Monday, September 25, 2006

Go to Patna, young man

By Suhel Seth
The author is CEO of Equus Redcell Advertising and also a well known businessman.



For starters, it is a better-looking city than most I have ever been to in India. It is certainly better than most parts of Delhi; there are more schools and colleges which have first-rate syllabi and students than the ones run in Delhi and Mumbai: most of which with dubious ownership! The Bihari people are more large-hearted and far brighter than we would have ever believed, and in many ways Bihar today is at the cusp of what I would imagine will be a boom time in its rather sordid history.

I don?t know how much real progress Lalu Prasad Yadav is making with the Indian Railways, the IIM sojourn notwithstanding, but there sure is a silent revolution taking place in Bihar under Nitish Kumar. I never ever imagined that I would visit Patna. For anything. But I did just that last week and am delighted I did. For starters, it is a better-looking city than most I have ever been to in India. It is certainly better than most parts of Delhi; there are more schools and colleges which have first-rate syllabi and students than the ones run in Delhi and Mumbai: most of which with dubious ownership! The Bihari people are more large-hearted and far brighter than we would have ever believed, and in many ways Bihar today is at the cusp of what I would imagine will be a boom time in its rather sordid history. And much of the blame for that must rest with people who?ve governed Bihar.

I sincerely feel that the rulers of Bihar have consistently damaged the cause of Bihar more than anyone else has or will ever do. There are perceptions about it being a mafia state, which are completely untrue. I saw Bihar?s chief secretary drive in a Tata Indigo without any escort, whereas in Delhi and Mumbai every third-tier secretary also uses a silly red light atop his car with fancy escort vehicles. There was none of the red tape that Bihar is so well-known for. I had gone for some work and the presentations that were made by some officers of the Bihar government were first-rate; and it was only then that some interesting trivia about Bihar became all the more relevant.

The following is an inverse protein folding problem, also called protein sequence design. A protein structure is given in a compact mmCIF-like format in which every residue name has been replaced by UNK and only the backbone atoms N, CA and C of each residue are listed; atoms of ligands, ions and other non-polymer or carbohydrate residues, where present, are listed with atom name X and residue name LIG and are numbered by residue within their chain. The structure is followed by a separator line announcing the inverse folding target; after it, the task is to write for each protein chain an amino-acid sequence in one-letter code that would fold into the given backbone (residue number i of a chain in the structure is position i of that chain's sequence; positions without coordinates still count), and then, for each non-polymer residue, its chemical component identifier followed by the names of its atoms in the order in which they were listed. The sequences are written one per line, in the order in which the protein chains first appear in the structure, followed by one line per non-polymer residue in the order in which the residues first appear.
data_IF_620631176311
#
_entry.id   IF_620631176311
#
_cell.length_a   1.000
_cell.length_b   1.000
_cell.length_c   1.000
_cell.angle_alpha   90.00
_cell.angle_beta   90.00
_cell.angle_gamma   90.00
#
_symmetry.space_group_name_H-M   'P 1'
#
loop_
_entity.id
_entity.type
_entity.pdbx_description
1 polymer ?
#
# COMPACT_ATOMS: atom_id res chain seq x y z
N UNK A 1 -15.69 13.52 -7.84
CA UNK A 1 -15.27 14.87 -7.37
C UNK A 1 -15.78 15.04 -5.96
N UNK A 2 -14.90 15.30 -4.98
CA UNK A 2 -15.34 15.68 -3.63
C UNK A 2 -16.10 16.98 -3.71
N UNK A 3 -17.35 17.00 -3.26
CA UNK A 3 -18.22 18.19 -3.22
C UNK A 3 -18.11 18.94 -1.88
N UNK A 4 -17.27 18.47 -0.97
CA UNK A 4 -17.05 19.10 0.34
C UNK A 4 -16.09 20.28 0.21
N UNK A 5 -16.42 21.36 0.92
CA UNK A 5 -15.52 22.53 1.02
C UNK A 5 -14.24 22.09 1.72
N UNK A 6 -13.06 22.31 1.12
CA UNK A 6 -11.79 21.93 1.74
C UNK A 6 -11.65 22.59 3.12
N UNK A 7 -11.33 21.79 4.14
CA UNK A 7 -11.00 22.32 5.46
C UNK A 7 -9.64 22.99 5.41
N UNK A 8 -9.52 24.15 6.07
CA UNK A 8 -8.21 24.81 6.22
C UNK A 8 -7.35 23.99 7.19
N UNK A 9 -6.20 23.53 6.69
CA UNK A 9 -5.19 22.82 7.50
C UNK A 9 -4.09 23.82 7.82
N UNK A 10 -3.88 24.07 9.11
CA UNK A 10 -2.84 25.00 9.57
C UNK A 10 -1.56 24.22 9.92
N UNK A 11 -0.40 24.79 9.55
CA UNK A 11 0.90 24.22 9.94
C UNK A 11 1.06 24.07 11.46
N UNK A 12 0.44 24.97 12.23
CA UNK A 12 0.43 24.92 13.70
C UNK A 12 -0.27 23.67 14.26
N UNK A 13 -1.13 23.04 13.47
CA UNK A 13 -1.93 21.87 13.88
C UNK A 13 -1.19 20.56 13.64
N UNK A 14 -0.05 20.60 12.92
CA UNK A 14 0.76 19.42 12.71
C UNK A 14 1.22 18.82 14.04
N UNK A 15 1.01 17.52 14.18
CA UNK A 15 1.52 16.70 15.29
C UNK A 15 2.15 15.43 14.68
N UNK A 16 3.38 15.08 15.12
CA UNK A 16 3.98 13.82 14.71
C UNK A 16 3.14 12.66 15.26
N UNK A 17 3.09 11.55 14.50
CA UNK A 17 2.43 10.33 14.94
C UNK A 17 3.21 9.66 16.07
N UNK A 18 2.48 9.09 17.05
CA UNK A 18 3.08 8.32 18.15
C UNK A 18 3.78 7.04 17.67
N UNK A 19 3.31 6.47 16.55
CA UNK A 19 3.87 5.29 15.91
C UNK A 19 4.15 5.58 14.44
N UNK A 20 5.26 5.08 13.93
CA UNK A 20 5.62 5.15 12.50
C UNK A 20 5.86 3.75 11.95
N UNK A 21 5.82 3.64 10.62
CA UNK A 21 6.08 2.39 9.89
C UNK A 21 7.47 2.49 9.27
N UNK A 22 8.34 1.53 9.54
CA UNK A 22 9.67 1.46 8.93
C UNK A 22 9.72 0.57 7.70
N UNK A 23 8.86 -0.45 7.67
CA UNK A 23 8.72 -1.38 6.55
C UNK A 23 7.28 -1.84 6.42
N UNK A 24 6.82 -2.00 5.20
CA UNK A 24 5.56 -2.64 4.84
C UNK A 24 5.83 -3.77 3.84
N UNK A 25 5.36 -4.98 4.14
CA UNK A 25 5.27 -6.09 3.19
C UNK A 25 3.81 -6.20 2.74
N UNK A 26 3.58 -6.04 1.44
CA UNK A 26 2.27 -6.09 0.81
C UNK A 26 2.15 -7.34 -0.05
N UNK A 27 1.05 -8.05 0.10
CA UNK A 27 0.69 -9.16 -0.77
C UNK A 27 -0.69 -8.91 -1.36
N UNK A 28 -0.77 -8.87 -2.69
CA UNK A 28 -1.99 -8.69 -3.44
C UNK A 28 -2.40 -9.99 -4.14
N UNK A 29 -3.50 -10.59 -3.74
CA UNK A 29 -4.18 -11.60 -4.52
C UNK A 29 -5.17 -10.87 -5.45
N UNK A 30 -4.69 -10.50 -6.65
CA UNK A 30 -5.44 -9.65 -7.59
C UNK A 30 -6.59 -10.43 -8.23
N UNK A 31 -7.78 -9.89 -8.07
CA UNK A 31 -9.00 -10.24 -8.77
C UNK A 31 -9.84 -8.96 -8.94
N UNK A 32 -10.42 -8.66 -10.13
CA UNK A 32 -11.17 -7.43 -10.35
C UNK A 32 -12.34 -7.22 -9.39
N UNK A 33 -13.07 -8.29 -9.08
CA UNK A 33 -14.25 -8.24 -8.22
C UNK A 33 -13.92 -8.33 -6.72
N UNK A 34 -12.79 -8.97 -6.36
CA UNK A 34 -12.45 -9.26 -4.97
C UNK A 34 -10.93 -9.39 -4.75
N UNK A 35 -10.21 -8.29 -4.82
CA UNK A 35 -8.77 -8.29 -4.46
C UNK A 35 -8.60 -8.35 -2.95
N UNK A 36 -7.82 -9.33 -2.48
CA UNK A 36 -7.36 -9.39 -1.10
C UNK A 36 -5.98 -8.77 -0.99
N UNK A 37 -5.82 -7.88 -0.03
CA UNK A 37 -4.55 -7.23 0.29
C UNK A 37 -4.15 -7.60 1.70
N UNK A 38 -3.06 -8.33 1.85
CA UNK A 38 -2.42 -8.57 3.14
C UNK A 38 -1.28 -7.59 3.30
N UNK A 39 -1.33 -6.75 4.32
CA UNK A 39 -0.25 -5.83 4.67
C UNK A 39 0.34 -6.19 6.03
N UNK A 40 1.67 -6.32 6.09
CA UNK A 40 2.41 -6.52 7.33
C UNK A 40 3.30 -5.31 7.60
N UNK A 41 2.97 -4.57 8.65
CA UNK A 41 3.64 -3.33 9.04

Bihar today consumes pharmaceutical drugs worth Rs 1,500 crores per annum: the largest consumption amongst any state, and yet the tragedy is, there is no pharma company in Bihar ? an outcome of the negligent manner in which Bihar was run at the state-level and the treatment that was meted out to it by the Centre. Bihar today sends more people to the administrative services than any other state in the country. Of the 47,000 odd medical professionals working in the United States, 50 per cent are from Bihar. Bihar contributes 50 per cent to the patient inflow at AIIMS in New Delhi and so on and so forth.

The attitude of the Bihar government has also seemingly changed and it was no surprise that in the week gone by they?ve had Ratan Tata, Ashok Ganguly, Analjit Singh visit them, with people like Anand Mahindra and others expected this week. There is the obvious influence that the well-regarded N.K. Singh wields over the corporate world in India which plays a large role in getting these corporate honchos there. But having said that, one must applaud the changes that are being slowly brought into the very fabric of Bihar. And with N.K. heading the Planning Commission in Bihar, expect some more miracles.

The fact that you finally have a chief minister who is not a clown but a serious politician also helps, aided by people like G.S. Kang, the chief secretary whose integrity is unquestioned. I guess what Bihar now needs to do is cleanse itself of the past it so remarkably engendered and entrenched into people?s minds. In the serious talk for creating better infrastructure, for encouraging medical tourism, optimising the value of the hot sulphur springs in Rajgir, not to mention religious tourism in Bodh Gaya, you have a blend that just might work.

I believe from a marketing point too there is a lot of potential in Bihar that most of us, sadly, have not woken up to. I saw stretches of markets, not some odd number of shops, and I saw for myself the pattern of frenetic consumer buying: much more than what happens in our malls in the metros. I sometimes wonder why people have missed the Bihar bus.

Finally, the fact that the families in Bihar continue to lay a lot of emphasis on education, augurs well. I feel there may also be some merit in Bihar also becoming an important destination for the services backbone that Eastern India so desperately needs. I know Patna sounds a very incredible destination, but I guess this is what Incredible India is all about. We are so consumed by what we see and what we are fed by the so-called urbane media that we fail to observe the silent changes that are occurring right under our noses.
Go to Patna and see how India is really changing.
Post a Comment